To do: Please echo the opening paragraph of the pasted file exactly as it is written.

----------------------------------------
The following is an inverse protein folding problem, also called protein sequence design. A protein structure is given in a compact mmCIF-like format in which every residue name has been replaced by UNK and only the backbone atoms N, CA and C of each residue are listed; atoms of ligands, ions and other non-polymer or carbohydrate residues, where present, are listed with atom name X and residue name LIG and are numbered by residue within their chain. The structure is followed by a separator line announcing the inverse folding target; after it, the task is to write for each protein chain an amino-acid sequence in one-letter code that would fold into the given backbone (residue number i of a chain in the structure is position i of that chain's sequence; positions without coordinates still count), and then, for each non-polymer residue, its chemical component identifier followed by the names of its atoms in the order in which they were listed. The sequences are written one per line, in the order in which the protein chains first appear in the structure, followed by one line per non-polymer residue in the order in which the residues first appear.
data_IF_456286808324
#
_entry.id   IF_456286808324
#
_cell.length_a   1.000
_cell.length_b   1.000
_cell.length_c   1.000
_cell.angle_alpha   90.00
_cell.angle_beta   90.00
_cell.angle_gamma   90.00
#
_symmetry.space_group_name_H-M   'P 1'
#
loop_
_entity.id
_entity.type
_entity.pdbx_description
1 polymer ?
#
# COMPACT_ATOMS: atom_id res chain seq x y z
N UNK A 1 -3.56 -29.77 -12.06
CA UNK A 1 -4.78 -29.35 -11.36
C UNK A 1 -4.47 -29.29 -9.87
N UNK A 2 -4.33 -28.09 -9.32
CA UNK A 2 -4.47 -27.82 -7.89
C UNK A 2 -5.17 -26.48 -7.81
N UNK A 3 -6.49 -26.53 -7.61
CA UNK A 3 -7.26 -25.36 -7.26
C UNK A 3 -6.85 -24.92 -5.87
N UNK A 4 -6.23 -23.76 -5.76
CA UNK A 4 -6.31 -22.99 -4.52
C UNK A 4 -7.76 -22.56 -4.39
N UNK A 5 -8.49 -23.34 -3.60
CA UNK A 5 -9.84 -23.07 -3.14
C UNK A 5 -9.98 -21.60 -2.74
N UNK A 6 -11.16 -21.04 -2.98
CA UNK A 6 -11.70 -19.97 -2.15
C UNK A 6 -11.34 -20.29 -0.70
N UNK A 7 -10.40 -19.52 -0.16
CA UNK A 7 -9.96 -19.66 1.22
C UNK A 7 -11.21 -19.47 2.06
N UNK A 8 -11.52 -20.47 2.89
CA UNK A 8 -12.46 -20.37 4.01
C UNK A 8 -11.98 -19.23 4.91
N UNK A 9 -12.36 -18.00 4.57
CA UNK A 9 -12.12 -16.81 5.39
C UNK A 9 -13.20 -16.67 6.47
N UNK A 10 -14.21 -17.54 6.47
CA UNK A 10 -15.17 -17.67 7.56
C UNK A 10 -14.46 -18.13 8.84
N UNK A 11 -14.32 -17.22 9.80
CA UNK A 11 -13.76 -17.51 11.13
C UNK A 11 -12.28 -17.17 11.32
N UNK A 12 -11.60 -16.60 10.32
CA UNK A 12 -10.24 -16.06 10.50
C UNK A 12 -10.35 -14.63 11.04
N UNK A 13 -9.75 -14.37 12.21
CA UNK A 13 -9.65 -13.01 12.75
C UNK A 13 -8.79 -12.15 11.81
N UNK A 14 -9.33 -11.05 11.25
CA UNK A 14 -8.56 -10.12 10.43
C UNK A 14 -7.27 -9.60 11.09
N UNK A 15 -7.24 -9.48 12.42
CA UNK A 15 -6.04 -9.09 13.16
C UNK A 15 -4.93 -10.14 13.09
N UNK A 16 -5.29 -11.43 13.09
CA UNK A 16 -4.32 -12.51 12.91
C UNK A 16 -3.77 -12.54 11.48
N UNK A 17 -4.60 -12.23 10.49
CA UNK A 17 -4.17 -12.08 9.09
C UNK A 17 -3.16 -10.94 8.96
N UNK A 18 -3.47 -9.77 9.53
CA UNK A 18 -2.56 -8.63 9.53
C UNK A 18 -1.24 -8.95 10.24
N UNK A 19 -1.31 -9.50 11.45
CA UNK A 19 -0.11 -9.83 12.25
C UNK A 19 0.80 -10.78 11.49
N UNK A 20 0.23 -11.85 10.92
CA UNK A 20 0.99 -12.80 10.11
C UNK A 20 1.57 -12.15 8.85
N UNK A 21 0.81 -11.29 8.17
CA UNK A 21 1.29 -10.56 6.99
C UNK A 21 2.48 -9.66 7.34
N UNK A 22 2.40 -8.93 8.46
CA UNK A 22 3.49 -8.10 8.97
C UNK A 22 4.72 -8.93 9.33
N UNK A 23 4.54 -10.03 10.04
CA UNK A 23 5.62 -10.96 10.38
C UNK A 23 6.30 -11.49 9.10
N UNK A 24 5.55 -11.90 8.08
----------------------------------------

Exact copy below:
The following is an inverse protein folding problem, also called protein sequence design. A protein structure is given in a compact mmCIF-like format in which every residue name has been replaced by UNK and only the backbone atoms N, CA and C of each residue are listed; atoms of ligands, ions and other non-polymer or carbohydrate residues, where present, are listed with atom name X and residue name LIG and are numbered by residue within their chain. The structure is followed by a separator line announcing the inverse folding target; after it, the task is to write for each protein chain an amino-acid sequence in one-letter code that would fold into the given backbone (residue number i of a chain in the structure is position i of that chain's sequence; positions without coordinates still count), and then, for each non-polymer residue, its chemical component identifier followed by the names of its atoms in the order in which they were listed. The sequences are written one per line, in the order in which the protein chains first appear in the structure, followed by one line per non-polymer residue in the order in which the residues first appear.